A look at contraception gone awry
By Tom Huddleston, Jr.
Generation after generation has sought to explore a few monumental phenomenons: How we copulate, but not procreate, or if you prefer, knock boots without knocking-up, or clean the carpet without making a few dust bunnies. Better yet, do “The Humpty Dance” without planting one in her Digital Underground.
And, in the scramble that has ensued in order to provide answers, well, let’s just say that mistakes have been made.
From pulling out to wrapping up, the safest ways to get down have been elusive, and attempts have been misguided. While the modern-day condom is a popular and effective choice, its ancient antecedents offered a bit less in the way of comfort and convenience.
Makeshift condoms have been prevalent throughout history, with materials ranging from leather sheaths to animal horns and tortoise shells (no wonder the Teenage Mutant Ninja Turtles learned karate). The 2006 Women’s Health Care Journal article, “The History of Contraception: Oldies Are Not Always Goodies,” claims that the earliest condoms were fashioned from animal organs, including sheep intestines.
The article also notes that a 12,000-year old, French cave drawing depicts a man suiting up with some sort of condom for intercourse (his favored brand of intestine is left to the imagination).
This massacre of animals for pregnancy prevention continued throughout history. Ancient Egyptians used a mixture of crocodile feces and honey as a spermicide that coated the inside of a woman’s vagina, while other cultures did the same with elephant poo. Once inside, the concoction supposedly killed off any sperm that dared cross its path.
But before someone gets all “Crocodile Dungdee” on us, we should mention that the method has been out of favor for at least a few thousand years.
For some reason, though, the idea of gutting a sheep or stalking a crocodile all in the name of safe sex, makes complaining about late-night rubber-runs to the convenience store seem a bit lame.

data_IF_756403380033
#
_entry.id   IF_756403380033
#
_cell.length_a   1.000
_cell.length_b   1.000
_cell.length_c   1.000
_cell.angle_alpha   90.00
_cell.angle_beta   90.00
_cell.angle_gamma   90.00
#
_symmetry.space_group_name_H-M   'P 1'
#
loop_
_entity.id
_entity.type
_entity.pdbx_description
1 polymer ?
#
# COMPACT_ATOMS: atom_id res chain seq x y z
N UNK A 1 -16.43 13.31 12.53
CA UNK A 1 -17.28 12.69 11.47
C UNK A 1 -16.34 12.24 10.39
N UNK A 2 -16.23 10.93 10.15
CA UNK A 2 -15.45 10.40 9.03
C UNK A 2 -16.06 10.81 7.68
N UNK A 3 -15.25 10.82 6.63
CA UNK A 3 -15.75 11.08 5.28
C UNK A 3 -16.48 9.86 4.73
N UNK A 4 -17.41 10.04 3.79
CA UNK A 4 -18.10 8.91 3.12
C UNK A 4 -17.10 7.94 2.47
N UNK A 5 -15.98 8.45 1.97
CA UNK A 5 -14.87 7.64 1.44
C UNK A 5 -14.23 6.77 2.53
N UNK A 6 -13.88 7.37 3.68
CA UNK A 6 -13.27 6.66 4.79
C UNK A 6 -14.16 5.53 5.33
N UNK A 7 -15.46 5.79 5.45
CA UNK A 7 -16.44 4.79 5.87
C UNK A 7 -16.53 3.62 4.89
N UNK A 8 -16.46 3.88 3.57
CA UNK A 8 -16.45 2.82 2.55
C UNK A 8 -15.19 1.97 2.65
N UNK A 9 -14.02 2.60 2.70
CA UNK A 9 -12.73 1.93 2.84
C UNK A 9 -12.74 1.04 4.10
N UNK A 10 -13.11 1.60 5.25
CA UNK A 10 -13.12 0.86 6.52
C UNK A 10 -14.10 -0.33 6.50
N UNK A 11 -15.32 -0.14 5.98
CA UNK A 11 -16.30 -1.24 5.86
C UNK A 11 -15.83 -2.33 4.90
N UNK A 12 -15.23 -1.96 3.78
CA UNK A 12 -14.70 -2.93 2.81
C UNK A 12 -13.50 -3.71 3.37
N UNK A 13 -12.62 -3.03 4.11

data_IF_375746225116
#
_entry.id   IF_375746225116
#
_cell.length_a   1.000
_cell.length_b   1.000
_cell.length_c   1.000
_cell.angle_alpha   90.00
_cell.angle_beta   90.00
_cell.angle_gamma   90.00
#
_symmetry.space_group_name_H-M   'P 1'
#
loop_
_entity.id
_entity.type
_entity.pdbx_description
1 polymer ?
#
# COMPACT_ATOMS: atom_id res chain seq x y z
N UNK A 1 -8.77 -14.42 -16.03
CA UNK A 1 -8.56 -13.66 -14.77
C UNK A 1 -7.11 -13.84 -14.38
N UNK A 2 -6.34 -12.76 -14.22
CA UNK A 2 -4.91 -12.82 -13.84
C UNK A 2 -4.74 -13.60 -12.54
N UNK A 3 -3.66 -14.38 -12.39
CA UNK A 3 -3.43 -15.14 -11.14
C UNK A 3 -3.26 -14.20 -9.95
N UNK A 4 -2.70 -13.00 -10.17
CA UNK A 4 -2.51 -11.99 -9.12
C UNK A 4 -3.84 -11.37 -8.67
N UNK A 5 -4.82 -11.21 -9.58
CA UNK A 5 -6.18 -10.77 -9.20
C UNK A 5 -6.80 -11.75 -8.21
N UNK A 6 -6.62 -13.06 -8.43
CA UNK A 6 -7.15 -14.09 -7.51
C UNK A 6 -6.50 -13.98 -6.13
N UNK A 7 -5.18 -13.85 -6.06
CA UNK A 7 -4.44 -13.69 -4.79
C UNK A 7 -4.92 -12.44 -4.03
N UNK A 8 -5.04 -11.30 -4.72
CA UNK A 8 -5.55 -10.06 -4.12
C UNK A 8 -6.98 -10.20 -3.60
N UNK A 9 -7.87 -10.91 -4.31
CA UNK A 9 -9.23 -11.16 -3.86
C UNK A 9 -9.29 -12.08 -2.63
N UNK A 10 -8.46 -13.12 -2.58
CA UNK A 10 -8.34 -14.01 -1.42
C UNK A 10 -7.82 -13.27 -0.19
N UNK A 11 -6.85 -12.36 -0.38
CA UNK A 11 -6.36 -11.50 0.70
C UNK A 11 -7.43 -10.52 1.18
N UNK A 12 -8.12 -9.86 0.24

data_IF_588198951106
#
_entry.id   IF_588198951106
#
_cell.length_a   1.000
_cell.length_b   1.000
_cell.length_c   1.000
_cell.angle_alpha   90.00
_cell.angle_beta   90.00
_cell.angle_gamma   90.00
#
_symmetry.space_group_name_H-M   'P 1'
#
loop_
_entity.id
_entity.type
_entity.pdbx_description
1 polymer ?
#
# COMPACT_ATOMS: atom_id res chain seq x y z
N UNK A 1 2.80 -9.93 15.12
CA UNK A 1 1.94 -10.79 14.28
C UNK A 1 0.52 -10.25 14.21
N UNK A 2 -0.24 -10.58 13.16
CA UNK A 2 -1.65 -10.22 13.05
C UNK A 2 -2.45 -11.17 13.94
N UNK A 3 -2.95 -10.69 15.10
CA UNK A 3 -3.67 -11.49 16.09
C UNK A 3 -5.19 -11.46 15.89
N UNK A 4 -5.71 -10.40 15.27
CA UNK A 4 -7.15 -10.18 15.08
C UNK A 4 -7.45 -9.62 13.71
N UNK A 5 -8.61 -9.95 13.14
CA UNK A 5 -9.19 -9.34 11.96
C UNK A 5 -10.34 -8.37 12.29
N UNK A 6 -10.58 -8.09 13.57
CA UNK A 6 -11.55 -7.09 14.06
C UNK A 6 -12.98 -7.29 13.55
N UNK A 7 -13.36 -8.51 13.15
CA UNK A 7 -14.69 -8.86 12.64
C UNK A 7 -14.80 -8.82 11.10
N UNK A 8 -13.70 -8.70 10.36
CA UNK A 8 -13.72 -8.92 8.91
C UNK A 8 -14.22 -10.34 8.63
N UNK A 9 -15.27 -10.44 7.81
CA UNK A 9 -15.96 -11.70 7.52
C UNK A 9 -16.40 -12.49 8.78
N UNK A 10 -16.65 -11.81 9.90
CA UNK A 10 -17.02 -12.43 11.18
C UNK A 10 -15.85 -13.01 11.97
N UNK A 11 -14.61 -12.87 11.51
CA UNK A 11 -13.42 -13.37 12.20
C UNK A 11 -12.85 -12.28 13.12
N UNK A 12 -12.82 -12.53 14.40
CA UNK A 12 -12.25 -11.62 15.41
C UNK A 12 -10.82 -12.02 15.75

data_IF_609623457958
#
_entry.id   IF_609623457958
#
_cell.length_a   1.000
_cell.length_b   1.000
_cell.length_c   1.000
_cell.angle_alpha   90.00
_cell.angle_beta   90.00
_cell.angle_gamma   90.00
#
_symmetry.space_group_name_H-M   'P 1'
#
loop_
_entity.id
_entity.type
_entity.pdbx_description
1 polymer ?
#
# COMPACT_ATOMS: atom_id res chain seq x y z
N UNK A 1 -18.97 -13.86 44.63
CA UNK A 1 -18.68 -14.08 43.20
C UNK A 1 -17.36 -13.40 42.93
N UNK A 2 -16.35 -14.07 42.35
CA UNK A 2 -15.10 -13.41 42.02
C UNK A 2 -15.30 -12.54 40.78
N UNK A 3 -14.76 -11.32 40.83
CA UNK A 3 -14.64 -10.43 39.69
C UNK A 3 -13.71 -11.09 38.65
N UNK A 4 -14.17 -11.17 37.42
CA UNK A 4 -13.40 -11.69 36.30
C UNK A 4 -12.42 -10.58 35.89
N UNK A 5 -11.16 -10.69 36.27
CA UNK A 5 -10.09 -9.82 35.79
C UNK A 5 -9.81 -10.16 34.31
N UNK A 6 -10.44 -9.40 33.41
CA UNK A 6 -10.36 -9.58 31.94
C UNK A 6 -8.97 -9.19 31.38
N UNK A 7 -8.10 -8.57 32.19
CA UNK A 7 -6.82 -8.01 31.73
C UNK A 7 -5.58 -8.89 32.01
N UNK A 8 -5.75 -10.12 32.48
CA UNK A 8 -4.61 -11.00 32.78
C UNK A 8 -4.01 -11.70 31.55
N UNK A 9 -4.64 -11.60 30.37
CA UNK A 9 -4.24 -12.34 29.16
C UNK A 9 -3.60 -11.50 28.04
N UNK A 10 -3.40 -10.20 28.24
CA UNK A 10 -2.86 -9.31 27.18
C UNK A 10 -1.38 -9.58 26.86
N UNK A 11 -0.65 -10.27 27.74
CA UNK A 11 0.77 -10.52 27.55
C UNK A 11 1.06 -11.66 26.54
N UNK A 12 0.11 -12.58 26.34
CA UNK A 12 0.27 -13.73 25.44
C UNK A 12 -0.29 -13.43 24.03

Another method that’s seen various incarnations is douching, or “post-coital flushing” in this context. This basically entails flushing out the vagina after sex to remove any sperm with plans to make themselves at home — so much for squatters’ rights.
And, as recently as the 1960s and ’70s, myths circulated that Coca-Cola could be used for an effective post-deed douching on account of its carbonation, and the fact that sperm prefer Pepsi.
However, the douching method is actually known to aid pregnancy at times by shooting sperm farther into the vaginal canal like some sort of reproductive riptide. In other words, keep the soda above the waist.
More on some of these methods, and many others, can be found at the History of Contraception Museum in Cleveland, OH. The collection, gathered by retired pharmaceutical executive Percy Skuy, includes scores of IUD’s, cervical caps and other identifiable forms of birth control.
More distinct examples include elephant dung, candy wrappers, and earwax from a mule, which was worn as part of an amulet during the Middle Ages to ward off reproductive spirits.
In a 2005 interview with the Los Angeles Times’ Stephanie Simon, Skuy talked about the difficulty he experienced in locating contraceptive artifacts.
“There’s really no motivation to save an old contraceptive,” he said.
One example of a contraceptive that no one in their right mind would ever want to try comes from our industrious neighbor to the north — Canada — where women in certain indigenous tribes are, apparently, still known to drink a tea made from beaver testicles to prevent pregnancy — further proof that you should never accept a drink from a Canadian.
So, there it is. It would be nearly impossible to catalog every unique, yet well-intentioned, attempt at contraception in history. These interesting past forays, though, prove that man’s capacity for creative thought in times of need knows no bounds.
Of course, this trend will likely continue into the future. Wherever you find a willing woman, a man figuring out how to have repercussion-free sex with her will not be far away.
You’re welcome, ladies.
Photo courtesy of everythingunderthesky.blogspot.com
Tom Huddleston, Jr. is a regular web contributor of Jerk Explains it All.